The Curriculum states (among other things): Students “compare different written texts presenting argument on similar ideas or issues, considering different ways authors use language to express arguments.”
Some teachers want more, some want less comparison. Either way, you will use the key ideas to compare and contrast.
My point is, do it wisely and don’t overdo it. Use common sense! A clever and deft comparison will impress your assessors.
However, keep in mind that the more “comparison” (and to-ing and fro-ing) you do, the more confused the reader may become. You may risk summarising and you may lose your analytical depth and discussion of “purpose” which will detract from your analysis and your mark. You will also lose marks for being vague and generic. You must be analytically precise.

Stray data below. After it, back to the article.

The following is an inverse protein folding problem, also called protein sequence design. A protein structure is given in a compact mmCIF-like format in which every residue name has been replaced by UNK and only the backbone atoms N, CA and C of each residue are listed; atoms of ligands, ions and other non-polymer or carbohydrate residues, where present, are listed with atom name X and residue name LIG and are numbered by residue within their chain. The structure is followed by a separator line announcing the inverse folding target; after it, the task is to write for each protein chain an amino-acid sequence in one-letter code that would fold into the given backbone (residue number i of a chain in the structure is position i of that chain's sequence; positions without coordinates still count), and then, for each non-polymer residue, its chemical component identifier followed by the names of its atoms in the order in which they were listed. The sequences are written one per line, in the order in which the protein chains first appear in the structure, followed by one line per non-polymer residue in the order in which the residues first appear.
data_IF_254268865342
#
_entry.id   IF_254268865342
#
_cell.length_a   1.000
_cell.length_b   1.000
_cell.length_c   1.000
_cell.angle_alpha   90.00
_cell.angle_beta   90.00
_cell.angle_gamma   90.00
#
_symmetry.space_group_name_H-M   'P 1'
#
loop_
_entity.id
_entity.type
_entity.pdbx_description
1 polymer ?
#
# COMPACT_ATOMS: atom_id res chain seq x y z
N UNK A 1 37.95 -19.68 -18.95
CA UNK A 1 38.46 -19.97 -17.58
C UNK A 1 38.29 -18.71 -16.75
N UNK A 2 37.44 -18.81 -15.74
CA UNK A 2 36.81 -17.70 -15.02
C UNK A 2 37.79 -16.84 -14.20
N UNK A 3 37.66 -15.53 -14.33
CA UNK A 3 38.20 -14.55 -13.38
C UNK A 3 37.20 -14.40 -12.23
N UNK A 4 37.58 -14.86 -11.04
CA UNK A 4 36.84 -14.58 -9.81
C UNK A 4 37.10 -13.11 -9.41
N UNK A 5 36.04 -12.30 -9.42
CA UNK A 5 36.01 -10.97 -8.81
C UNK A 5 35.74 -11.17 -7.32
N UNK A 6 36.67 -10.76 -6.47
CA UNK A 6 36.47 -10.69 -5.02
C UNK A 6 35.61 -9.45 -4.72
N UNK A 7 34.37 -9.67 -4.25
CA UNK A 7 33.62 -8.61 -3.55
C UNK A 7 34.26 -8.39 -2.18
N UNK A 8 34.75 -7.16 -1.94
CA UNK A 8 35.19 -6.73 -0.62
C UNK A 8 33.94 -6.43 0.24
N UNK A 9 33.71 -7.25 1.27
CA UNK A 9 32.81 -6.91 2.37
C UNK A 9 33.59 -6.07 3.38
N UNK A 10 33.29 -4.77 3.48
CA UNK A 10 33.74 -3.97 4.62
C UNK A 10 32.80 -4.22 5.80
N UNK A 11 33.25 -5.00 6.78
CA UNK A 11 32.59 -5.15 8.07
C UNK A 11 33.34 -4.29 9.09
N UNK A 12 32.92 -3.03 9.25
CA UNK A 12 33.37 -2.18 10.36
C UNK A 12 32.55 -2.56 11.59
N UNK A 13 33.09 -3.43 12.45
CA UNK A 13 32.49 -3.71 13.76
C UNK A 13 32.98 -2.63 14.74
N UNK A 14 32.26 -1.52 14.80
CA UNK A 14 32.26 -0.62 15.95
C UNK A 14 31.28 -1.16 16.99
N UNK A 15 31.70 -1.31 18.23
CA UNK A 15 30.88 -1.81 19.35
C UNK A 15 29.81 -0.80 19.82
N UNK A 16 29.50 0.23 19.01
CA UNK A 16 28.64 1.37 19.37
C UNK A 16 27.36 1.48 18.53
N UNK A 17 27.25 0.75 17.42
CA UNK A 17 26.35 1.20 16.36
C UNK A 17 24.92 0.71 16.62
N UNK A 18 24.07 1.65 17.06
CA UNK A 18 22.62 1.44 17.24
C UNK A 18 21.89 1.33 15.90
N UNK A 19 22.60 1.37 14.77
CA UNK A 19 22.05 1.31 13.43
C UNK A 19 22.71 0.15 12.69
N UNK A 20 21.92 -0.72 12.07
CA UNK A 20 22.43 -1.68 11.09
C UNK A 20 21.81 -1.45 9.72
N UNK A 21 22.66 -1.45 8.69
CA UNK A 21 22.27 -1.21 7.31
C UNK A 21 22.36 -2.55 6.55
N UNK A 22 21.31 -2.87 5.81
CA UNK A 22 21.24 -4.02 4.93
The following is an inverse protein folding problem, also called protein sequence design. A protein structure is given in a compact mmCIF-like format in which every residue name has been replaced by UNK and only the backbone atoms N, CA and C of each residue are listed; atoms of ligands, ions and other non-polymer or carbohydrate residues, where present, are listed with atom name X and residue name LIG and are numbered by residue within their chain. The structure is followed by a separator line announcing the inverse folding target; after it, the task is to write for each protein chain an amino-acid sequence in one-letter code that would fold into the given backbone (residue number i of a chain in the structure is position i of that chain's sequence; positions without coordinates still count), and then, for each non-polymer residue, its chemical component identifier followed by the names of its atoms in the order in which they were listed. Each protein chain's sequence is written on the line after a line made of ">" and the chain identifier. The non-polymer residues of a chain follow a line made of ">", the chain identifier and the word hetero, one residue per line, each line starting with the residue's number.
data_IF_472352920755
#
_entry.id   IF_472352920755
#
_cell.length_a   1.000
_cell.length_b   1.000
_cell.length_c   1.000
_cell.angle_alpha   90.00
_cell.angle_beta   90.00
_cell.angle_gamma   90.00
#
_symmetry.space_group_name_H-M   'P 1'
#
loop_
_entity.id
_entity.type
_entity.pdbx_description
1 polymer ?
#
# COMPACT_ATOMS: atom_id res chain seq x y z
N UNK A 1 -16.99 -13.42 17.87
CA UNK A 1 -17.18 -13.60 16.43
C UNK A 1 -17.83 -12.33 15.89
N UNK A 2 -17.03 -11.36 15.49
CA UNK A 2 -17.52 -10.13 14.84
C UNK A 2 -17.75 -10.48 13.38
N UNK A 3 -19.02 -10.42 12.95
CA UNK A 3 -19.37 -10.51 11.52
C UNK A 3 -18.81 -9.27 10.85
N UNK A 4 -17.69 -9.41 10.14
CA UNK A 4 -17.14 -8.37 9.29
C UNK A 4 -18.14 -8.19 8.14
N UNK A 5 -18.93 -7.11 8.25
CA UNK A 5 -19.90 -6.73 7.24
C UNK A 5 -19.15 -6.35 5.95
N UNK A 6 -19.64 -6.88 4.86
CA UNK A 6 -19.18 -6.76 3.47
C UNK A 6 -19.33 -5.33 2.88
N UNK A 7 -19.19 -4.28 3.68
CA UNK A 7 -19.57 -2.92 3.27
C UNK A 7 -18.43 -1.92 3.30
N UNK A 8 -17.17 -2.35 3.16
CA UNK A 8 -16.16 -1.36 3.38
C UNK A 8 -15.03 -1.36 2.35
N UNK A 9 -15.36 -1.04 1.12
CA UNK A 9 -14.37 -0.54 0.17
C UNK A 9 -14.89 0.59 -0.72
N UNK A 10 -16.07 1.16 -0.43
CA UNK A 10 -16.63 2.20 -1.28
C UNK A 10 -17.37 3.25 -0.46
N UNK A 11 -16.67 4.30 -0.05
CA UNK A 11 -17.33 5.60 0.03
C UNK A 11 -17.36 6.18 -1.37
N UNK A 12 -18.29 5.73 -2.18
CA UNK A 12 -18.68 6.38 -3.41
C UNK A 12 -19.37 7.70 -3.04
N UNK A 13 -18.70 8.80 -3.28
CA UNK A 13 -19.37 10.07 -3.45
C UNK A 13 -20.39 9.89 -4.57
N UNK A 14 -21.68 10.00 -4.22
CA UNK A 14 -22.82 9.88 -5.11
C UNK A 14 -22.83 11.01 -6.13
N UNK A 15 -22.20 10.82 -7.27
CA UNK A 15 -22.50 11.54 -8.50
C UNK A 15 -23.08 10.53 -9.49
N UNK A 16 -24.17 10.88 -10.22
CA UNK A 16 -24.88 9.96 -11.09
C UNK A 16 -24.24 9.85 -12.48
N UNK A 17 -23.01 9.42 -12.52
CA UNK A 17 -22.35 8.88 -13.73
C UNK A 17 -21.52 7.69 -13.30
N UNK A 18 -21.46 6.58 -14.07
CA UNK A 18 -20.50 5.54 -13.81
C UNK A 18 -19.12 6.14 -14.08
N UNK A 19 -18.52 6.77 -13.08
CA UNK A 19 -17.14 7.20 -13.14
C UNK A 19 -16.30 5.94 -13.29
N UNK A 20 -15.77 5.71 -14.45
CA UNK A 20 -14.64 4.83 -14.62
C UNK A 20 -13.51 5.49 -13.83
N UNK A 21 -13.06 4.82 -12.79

In most articles there are two key ideas (argument points). I would recommend that you use the main (two?) Key Ideas from Text 1 as your base. If there are obvious similarities and differences with other texts (re key ideas), then work systematically through them and do a good comparison based on these key ideas.
- Analyse the “construction of argument” techniques
- Be specific with the points of comparison = key idea?
- Make sure you do some word-level analysis and purpose
If you need five? key ideas on the issue that’s fine, but don’t get too general and don’t worry if this is impossible. Make sure you recognise that there is often considerable overlap, and do not get drawn into needless repetition. Sometimes two points are the flip side or opposite of each other.
Also do not sacrifice your persuasive word-level analysis.